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U.S. cities see surge in street racing amid pandemic

When the coronavirus pandemic caused state shutdowns last spring, many cities experienced virtually empty streets, free of traffic. Traffic levels have remained low in many places, as many people continue to stay home rather than go out. Unfortunately, a dangerous trend has emerged on many city roadways as a result. Street racing has surged, sometimes leading to deadly accidents.

Street racing becomes a real danger

In Phoenix, a 28-year-old woman was killed in May 2020 when a street racer crashed into her car. In November, in Atlanta, Jaye Sanford, a 52-year-old mother of two, died in a head-on crash caused by a driver who was allegedly street racing in his Dodge Challenger muscle car. On New Year’s Eve, street racers in Jackson, Mississippi, blocked traffic on an interstate for more than an hour while they spun out and did donuts.

In Albuquerque, New Mexico, police gave out hundreds of tickets for street racing in October, when they started cracking down on the practice. In Denver, police have used helicopters and closed road lanes to stop drivers from street racing.

Because of the surge, lawmakers and police in several states have pushed to increase the penalties for street racing. Georgia Gov. Brian Kemp signed a new statue that mandates 10 days of jail time for anyone convicted of street racing. In Phoenix, the city council approved a measure that will allow police to impound a car involved in street racing for 30 days. New York lawmakers want to authorize use of traffic cameras overnight, to catch more street racers.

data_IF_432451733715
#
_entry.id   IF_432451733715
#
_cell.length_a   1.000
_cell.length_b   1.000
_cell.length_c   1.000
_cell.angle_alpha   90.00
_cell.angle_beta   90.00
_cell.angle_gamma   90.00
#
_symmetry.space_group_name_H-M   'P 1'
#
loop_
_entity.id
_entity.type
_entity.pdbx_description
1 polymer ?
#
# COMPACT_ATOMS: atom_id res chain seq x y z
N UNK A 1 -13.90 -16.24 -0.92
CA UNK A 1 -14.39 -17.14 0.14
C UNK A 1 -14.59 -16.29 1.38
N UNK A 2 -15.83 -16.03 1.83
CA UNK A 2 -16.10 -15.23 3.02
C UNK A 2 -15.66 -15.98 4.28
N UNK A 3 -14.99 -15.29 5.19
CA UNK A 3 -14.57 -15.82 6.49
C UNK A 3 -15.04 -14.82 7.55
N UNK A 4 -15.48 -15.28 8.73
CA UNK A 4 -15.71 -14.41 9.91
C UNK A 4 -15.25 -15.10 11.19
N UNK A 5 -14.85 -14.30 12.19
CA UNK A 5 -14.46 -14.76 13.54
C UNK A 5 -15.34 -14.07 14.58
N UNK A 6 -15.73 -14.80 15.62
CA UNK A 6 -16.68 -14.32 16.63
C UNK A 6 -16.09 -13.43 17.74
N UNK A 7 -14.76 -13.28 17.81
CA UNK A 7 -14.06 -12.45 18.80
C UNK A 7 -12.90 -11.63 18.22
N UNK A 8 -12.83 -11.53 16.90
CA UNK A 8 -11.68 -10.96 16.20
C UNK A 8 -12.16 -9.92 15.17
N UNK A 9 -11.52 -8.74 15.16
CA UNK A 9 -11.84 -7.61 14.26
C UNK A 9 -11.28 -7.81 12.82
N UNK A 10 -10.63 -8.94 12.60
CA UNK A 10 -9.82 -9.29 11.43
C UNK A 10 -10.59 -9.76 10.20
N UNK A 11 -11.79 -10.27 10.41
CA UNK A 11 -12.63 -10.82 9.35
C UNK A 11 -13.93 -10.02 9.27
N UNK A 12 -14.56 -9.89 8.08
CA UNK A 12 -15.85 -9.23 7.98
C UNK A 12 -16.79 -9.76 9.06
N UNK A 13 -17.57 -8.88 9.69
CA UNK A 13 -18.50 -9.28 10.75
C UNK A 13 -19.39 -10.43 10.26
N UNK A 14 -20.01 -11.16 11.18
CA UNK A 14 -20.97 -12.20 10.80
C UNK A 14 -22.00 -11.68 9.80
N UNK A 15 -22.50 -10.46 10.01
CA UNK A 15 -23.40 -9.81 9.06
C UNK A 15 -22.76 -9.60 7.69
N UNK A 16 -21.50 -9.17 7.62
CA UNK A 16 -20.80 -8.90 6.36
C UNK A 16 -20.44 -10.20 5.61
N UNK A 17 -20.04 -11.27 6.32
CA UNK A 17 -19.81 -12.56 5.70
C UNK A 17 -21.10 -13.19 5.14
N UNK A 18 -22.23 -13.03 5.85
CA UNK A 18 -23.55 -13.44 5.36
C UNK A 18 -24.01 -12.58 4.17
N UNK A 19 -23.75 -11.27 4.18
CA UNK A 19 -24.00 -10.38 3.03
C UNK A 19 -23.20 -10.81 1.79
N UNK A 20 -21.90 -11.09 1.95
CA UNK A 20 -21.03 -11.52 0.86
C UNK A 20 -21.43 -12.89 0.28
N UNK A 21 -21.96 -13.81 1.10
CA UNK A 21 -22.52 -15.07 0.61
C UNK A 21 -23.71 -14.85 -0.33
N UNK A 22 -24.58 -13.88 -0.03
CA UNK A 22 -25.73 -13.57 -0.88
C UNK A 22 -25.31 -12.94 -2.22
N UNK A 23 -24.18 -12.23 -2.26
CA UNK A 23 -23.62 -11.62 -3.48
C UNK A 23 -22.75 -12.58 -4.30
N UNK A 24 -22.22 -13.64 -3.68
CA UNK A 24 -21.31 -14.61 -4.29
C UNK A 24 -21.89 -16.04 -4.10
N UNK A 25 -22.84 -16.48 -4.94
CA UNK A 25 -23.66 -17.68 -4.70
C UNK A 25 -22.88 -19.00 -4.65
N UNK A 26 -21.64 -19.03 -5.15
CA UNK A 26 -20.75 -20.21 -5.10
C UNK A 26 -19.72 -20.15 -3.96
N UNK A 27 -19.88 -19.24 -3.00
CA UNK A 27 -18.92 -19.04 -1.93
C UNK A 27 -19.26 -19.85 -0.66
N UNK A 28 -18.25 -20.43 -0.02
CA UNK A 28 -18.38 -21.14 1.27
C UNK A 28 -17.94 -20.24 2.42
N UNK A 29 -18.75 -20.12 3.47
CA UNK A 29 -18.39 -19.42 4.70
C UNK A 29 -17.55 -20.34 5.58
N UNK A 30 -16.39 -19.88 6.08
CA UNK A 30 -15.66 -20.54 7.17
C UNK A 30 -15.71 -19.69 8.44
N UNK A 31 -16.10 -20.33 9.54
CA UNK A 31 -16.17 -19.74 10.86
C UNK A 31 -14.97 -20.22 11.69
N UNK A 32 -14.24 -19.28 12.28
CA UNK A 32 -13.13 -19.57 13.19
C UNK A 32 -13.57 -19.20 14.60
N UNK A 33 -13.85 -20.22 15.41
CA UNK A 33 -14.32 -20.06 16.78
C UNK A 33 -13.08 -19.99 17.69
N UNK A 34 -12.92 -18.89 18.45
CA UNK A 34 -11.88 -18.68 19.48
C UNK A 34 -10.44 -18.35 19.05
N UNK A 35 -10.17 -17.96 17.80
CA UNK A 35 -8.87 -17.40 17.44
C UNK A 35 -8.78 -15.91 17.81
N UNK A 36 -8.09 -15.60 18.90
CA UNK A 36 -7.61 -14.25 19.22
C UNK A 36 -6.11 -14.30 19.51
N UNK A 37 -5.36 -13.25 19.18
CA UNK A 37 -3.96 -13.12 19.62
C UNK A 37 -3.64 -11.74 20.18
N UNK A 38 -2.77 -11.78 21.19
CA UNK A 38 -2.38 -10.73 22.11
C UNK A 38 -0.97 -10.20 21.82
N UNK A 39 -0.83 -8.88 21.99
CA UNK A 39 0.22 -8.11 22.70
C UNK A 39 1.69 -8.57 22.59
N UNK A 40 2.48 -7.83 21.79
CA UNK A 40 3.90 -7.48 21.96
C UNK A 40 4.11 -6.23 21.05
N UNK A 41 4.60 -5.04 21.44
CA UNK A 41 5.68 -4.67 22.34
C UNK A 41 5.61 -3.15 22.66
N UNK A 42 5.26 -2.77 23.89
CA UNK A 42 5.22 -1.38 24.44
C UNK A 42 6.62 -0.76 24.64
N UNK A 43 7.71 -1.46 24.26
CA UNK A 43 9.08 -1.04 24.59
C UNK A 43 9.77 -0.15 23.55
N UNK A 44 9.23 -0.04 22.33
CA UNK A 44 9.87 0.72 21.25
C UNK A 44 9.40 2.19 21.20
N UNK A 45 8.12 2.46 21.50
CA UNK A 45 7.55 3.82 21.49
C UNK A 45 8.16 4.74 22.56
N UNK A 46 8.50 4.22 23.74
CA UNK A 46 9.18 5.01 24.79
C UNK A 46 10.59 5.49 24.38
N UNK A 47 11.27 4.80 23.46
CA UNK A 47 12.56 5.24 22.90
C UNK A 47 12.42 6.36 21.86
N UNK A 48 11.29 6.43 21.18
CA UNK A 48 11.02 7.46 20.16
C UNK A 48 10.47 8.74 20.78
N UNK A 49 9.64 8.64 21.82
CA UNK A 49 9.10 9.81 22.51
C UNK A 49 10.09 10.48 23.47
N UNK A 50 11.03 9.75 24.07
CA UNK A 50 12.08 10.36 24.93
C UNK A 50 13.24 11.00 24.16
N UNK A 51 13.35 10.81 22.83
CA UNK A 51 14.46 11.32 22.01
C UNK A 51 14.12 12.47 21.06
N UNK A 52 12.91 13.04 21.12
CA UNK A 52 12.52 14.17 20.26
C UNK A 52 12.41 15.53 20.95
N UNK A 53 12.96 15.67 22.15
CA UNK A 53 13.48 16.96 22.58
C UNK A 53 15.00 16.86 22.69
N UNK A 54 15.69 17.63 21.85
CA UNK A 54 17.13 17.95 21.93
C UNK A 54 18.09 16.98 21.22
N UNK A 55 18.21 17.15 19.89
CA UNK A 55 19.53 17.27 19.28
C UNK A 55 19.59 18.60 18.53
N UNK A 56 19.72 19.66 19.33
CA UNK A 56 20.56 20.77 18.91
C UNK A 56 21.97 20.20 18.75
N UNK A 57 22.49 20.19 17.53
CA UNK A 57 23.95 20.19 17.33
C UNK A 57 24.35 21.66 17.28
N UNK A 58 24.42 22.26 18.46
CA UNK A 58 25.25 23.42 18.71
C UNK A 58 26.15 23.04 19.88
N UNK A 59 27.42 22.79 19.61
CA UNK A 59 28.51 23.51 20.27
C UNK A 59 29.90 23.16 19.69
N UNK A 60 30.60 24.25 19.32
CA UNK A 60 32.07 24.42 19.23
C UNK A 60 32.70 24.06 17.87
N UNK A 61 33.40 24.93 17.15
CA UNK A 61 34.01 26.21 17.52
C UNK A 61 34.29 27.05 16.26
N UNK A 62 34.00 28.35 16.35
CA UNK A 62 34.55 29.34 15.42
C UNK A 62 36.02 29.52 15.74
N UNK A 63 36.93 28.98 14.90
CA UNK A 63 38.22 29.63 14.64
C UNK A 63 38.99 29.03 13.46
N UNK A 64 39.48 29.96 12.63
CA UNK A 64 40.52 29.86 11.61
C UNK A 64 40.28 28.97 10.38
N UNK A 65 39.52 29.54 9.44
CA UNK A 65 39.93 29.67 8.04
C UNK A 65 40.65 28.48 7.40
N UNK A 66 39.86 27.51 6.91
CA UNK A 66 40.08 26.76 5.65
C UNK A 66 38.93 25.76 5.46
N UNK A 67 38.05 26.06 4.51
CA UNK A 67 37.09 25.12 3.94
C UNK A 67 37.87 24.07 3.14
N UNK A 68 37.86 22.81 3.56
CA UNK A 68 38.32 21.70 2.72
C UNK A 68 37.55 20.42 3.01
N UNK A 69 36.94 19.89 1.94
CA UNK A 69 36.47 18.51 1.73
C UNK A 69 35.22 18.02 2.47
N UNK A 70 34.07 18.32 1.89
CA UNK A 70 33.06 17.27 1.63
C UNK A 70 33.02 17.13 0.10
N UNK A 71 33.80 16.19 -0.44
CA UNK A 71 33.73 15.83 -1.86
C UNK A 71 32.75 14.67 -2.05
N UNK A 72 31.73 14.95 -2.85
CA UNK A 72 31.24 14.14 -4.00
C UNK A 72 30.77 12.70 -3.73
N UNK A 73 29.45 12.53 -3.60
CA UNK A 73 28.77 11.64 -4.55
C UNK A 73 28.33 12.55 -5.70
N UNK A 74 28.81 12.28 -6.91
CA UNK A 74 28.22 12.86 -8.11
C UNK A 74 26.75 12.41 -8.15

Why street racing is so dangerous

Street racing is so dangerous because when drivers reach high speeds:

Yes, part of the reason street racing has become popular is that it’s been easier to do with fewer cars on the road. It’s given people a way to have fun and gather in a difficult time. Yet, if you feel tempted to join this trend, you need to know you are taking on tremendous risks – where you endanger your life and that of others.

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